In order to create a welcoming and inclusive classroom for all our students, it is important to reflect diversity in our classrooms. How can we as teachers celebrate culture and the makeup of our school community? How can we create a welcoming classroom while teaching empathy? How can we teach students to respect themselves, each other and our environment?
  • Post classroom signs in multiple languages
  • Write a morning welcome message in another language
  • Ensure that displays have famous people representing different cultures and disabilities
  • Learn how to say “hello” in a student’s root language
  • Discuss how we can be EcoAmbassadors by learning about the relationship between the Aboriginal people and the environment
  • Students can plant a tree, create a community garden, and clean a park
  • Have books in different languages and books reflecting diversity
Big image

For Your classroom library

The Lorax (Dr. Seuss): chronicles the plight of the environment

The Giving Tree (Shel Silverstein): teaches children about environmental ethics

Winston of Churchill (Jean Davies Okimoto): a bear learns to change his ways to save the earth

Something Beautiful (Sharon Wyeth): story about a Black girl and the meaning of beauty

Wonder (R.J. Palacio): a touching story about a boy with a facial abnormality

Martin’s Big Words (Doreen Rappaport): story about Martin Luther King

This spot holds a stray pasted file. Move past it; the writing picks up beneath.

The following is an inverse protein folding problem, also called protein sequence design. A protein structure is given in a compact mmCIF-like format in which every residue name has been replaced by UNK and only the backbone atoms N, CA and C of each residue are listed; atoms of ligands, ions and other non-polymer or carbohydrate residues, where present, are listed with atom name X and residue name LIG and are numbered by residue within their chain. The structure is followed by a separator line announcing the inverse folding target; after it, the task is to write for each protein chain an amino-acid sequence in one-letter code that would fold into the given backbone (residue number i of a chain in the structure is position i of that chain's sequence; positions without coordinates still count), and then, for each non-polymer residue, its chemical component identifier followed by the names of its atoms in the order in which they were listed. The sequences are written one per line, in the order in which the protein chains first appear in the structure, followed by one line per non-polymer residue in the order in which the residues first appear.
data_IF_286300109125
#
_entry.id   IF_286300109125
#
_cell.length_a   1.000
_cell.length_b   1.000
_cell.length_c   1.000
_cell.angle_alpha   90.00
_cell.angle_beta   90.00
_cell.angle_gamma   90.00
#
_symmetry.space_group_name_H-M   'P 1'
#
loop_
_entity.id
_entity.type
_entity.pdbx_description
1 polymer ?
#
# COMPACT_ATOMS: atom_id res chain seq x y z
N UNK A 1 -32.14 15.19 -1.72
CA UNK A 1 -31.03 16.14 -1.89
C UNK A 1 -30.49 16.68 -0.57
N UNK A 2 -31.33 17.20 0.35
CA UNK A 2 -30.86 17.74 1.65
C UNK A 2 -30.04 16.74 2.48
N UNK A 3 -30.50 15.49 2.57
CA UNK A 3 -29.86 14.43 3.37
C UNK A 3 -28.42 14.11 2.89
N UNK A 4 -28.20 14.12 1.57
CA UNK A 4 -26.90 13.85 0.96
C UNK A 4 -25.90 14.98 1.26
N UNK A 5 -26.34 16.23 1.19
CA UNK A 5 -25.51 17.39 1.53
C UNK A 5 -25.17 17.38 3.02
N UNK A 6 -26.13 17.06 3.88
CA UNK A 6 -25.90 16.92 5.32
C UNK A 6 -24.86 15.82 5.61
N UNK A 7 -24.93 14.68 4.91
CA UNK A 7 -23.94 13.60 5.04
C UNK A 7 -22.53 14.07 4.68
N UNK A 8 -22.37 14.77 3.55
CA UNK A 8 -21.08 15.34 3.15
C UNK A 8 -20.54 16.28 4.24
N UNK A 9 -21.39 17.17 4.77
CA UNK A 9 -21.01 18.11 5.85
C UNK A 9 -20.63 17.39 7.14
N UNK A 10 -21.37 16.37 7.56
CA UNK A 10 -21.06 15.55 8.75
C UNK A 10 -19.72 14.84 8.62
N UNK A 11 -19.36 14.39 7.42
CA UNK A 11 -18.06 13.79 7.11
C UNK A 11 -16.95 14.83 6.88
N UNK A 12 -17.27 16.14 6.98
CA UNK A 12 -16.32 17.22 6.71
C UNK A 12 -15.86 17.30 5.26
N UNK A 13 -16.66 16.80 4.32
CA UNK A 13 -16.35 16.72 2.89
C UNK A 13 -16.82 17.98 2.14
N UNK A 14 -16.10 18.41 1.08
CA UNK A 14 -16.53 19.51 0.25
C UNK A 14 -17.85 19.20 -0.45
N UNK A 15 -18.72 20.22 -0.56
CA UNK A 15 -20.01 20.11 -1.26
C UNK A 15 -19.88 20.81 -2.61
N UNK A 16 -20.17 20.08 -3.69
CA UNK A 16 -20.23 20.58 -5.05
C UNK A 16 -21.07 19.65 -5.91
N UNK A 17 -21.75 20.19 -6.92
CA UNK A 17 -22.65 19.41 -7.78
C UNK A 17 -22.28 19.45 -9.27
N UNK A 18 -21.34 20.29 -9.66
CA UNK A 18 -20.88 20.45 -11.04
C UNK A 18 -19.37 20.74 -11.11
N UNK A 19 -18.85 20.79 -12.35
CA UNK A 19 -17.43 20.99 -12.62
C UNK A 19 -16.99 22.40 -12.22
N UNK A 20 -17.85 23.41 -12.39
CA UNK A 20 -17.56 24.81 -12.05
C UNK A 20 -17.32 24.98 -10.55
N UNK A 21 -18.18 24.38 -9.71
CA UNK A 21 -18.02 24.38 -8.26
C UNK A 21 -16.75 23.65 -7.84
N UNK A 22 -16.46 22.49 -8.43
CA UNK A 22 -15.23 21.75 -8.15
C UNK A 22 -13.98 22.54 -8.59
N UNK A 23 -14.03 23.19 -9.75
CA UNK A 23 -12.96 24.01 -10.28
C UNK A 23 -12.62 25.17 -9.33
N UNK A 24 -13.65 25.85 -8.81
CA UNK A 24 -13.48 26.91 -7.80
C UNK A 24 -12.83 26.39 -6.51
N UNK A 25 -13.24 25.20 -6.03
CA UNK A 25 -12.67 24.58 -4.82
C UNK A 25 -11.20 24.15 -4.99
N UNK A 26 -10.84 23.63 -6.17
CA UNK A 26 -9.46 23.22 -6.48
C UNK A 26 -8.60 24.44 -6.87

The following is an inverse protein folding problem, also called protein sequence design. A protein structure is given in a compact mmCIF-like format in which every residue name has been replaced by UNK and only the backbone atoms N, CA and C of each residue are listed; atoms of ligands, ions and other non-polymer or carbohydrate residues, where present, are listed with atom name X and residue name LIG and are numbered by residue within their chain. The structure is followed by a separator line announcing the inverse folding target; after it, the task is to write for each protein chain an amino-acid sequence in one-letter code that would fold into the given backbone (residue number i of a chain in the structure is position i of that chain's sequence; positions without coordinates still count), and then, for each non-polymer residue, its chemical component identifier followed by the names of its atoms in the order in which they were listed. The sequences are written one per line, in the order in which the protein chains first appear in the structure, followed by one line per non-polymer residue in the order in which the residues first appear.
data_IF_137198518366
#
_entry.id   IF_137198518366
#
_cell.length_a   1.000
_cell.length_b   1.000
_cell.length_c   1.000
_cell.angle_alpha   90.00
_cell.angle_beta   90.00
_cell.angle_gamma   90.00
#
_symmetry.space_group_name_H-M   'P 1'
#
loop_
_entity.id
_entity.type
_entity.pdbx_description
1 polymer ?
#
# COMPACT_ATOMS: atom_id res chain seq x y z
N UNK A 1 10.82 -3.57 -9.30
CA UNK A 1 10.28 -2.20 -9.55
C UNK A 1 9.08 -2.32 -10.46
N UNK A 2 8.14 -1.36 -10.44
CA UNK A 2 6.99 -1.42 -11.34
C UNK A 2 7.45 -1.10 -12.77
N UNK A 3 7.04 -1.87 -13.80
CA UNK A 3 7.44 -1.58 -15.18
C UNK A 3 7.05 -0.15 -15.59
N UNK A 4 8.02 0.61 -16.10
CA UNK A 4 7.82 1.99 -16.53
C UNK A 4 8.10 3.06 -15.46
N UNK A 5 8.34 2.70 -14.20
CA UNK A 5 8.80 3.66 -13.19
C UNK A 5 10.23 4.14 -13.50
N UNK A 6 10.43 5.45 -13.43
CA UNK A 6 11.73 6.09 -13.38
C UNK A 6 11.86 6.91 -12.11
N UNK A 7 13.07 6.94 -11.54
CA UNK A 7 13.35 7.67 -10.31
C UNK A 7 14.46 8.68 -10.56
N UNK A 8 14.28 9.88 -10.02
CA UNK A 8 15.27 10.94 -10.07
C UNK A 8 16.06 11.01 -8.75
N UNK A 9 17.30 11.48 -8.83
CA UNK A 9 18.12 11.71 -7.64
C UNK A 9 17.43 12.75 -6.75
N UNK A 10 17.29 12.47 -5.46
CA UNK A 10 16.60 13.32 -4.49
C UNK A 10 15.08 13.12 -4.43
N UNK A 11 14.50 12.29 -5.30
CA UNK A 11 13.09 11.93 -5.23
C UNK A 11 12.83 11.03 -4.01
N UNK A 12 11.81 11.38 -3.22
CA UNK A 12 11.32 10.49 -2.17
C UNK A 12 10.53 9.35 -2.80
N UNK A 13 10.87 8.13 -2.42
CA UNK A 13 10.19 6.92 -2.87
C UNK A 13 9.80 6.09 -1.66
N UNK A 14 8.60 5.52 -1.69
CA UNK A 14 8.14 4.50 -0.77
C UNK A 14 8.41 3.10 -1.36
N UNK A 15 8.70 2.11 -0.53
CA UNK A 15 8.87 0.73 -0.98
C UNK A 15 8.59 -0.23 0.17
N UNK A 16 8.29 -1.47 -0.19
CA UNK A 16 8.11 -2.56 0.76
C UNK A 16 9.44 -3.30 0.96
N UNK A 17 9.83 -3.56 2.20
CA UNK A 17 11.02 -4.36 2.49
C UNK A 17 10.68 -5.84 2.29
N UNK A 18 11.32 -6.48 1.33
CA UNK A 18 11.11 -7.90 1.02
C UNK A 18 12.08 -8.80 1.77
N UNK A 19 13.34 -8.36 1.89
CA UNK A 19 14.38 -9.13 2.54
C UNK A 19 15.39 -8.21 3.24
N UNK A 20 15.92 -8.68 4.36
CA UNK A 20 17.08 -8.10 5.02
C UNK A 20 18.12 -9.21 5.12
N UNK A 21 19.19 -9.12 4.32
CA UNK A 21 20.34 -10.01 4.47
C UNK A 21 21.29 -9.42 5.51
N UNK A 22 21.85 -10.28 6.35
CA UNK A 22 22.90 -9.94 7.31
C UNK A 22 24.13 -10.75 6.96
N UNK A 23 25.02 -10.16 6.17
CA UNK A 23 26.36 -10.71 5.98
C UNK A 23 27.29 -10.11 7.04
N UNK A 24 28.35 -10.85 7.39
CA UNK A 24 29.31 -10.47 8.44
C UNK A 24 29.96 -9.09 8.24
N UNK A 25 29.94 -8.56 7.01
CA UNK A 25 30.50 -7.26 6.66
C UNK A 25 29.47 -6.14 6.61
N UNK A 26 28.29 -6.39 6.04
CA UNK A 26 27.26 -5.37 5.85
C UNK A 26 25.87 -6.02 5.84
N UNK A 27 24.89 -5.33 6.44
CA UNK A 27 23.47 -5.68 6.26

The Crayon Box That Talked (Shane Derolf): teaches cooperation despite our differences

Lights for Gita (Rachna Gilmore): about Diwali & adjusting to life as a new immigrant

The Name Jar (Jodie O'Halloran): about a Korean girl who wants to pick an American name

Encounter (Jane Yolen): the story of Columbus from the point of view of a native boy

It’s Okay to Be Different (Todd Par): talks about why it is okay to be different

Annotated Biography

Differentiated Instruction

Reach Every Student
A resource to introduce teachers to the concept of differentiated instruction. It provides examples on how this can manifest itself in a classroom.

Boys & Literacy

Me Read & How?


This Ministry of Education guide focuses on a variety of strategies to improve boys literacy.

Me Read? No Way!


This Ministry of Education guide is intended for teachers and provides thirteen valuable strategies on how we can help our boys to read and write.

Video: Read Anything Good Lately? Boys, Books and Reading

A sixteen minute video which interviews boys on their favourite books.

Boys Underachievement. Which Boys are We Talking About?
Monograph #12 (April 2008)

Provides information on which boys require help becoming literate and the help we can provide.

Video Link

English Language Learners

A World of Words
Capacity Building Series - Edition 11 (October 2009)
This monograph provides ideas on how we can enhance vocabulary development in ELLs.

Promoting Literacy in Multilingual Contexts

Monograph #5 (June 2007)

This monograph provides ideas on how we can promote strong literacy development among ELLs.

Many Roots, Many Voices


This Ministry of Education guide helps teachers to meet the challenges of teaching in a multicultural society. It provides facts and effective instructional strategies.

Canadian Born ELLs

Capacity Building Series - Edition 31 (January 2013)

This monograph provides information on ELLs in Canada and how we need to support their learning.